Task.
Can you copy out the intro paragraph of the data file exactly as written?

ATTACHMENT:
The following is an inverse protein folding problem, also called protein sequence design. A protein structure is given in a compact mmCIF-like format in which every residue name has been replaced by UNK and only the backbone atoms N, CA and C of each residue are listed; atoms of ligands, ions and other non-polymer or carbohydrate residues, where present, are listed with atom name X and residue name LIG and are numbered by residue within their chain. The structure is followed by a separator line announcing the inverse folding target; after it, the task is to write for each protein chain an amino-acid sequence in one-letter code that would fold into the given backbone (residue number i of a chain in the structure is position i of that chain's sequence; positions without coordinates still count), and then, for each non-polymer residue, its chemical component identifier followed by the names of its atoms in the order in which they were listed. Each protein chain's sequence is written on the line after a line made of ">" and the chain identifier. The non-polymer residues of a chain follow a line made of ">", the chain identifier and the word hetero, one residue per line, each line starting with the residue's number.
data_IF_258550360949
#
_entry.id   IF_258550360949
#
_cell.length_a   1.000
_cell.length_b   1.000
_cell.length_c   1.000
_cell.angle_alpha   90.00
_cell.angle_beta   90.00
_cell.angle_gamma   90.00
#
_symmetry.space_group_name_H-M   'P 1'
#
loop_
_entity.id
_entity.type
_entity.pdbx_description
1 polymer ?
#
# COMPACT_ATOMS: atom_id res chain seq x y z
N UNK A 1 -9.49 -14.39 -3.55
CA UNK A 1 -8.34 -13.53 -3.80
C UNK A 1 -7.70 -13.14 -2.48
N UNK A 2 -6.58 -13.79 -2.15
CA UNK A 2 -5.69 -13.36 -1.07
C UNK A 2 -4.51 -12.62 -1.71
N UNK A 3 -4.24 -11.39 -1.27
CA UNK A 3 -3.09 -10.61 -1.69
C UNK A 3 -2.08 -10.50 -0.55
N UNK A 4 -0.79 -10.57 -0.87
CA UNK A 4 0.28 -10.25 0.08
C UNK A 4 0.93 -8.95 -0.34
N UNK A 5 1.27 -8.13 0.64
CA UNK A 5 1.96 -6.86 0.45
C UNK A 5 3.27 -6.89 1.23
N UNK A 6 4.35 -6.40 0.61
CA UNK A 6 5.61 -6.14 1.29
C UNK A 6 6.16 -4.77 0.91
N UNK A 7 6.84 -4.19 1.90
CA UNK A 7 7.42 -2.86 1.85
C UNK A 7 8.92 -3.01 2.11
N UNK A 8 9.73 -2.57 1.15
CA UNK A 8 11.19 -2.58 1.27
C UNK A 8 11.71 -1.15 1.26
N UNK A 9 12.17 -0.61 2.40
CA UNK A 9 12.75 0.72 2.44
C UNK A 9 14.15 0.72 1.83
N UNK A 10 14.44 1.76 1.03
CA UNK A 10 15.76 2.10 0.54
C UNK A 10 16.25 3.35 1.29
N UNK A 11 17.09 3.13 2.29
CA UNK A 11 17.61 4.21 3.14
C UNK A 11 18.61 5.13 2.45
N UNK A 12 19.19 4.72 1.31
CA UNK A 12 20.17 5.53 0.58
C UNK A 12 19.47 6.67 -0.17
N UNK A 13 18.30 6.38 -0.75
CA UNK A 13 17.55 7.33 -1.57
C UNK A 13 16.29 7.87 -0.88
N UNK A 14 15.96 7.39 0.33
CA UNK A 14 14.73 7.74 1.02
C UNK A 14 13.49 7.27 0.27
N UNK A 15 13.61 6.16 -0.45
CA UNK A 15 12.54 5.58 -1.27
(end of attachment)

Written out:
The following is an inverse protein folding problem, also called protein sequence design. A protein structure is given in a compact mmCIF-like format in which every residue name has been replaced by UNK and only the backbone atoms N, CA and C of each residue are listed; atoms of ligands, ions and other non-polymer or carbohydrate residues, where present, are listed with atom name X and residue name LIG and are numbered by residue within their chain. The structure is followed by a separator line announcing the inverse folding target; after it, the task is to write for each protein chain an amino-acid sequence in one-letter code that would fold into the given backbone (residue number i of a chain in the structure is position i of that chain's sequence; positions without coordinates still count), and then, for each non-polymer residue, its chemical component identifier followed by the names of its atoms in the order in which they were listed. Each protein chain's sequence is written on the line after a line made of ">" and the chain identifier. The non-polymer residues of a chain follow a line made of ">", the chain identifier and the word hetero, one residue per line, each line starting with the residue's number.